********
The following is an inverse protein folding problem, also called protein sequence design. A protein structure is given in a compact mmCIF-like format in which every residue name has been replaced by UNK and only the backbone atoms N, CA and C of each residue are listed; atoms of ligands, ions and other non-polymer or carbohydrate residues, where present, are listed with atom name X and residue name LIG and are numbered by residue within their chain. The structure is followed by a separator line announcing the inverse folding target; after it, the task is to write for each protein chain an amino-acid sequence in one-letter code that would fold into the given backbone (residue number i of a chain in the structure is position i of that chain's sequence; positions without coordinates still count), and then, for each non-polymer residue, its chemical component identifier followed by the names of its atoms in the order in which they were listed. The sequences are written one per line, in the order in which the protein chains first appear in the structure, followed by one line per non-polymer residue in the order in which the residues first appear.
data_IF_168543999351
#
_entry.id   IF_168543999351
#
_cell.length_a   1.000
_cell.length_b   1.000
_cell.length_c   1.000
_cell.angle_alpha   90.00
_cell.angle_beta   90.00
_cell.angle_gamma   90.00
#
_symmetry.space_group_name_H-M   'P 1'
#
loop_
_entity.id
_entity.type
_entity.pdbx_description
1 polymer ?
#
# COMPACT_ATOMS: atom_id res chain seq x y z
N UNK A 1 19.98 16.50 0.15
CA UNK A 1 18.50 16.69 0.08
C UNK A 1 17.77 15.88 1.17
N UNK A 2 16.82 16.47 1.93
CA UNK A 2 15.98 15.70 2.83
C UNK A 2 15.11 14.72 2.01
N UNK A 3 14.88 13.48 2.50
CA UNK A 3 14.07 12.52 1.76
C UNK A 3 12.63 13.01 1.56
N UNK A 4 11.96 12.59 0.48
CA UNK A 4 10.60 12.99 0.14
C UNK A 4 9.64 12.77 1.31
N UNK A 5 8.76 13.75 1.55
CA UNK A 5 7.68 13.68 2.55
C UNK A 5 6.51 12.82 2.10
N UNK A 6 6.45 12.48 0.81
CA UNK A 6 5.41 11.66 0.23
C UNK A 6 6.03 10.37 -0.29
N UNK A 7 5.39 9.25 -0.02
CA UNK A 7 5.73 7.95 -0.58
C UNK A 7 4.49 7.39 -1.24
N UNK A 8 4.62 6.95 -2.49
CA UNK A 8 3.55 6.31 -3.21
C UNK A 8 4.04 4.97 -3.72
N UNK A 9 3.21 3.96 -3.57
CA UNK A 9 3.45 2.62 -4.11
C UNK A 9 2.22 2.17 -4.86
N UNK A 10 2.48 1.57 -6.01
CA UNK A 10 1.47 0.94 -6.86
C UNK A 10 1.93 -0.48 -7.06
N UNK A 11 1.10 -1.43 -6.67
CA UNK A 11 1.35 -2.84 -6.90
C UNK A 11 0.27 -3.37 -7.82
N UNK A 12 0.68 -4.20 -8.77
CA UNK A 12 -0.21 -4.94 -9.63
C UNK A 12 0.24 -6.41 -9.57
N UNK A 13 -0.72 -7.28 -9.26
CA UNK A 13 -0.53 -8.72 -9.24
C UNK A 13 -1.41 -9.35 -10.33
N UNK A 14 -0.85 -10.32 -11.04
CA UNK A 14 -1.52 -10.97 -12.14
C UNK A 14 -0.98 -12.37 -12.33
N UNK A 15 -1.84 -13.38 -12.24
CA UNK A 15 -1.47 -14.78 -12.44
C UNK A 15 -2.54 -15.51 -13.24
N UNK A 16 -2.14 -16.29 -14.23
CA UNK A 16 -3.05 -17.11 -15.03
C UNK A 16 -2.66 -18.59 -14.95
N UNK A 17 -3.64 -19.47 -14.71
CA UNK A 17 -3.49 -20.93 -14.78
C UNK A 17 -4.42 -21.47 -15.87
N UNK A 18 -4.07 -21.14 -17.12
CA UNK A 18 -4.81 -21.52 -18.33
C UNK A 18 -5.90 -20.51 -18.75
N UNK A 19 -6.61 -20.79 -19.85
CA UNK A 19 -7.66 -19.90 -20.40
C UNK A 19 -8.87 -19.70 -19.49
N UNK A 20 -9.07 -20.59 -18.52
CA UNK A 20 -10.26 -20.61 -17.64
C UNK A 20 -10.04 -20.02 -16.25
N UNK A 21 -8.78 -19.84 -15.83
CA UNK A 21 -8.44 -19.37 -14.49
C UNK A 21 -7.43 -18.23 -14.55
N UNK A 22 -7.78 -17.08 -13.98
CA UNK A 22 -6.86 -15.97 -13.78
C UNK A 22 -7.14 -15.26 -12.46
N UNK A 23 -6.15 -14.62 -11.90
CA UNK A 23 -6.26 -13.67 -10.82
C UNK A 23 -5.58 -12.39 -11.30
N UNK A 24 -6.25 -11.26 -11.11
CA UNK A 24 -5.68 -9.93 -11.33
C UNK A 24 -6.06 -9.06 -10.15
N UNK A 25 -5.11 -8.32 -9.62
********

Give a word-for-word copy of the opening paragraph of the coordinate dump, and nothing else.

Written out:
The following is an inverse protein folding problem, also called protein sequence design. A protein structure is given in a compact mmCIF-like format in which every residue name has been replaced by UNK and only the backbone atoms N, CA and C of each residue are listed; atoms of ligands, ions and other non-polymer or carbohydrate residues, where present, are listed with atom name X and residue name LIG and are numbered by residue within their chain. The structure is followed by a separator line announcing the inverse folding target; after it, the task is to write for each protein chain an amino-acid sequence in one-letter code that would fold into the given backbone (residue number i of a chain in the structure is position i of that chain's sequence; positions without coordinates still count), and then, for each non-polymer residue, its chemical component identifier followed by the names of its atoms in the order in which they were listed. The sequences are written one per line, in the order in which the protein chains first appear in the structure, followed by one line per non-polymer residue in the order in which the residues first appear.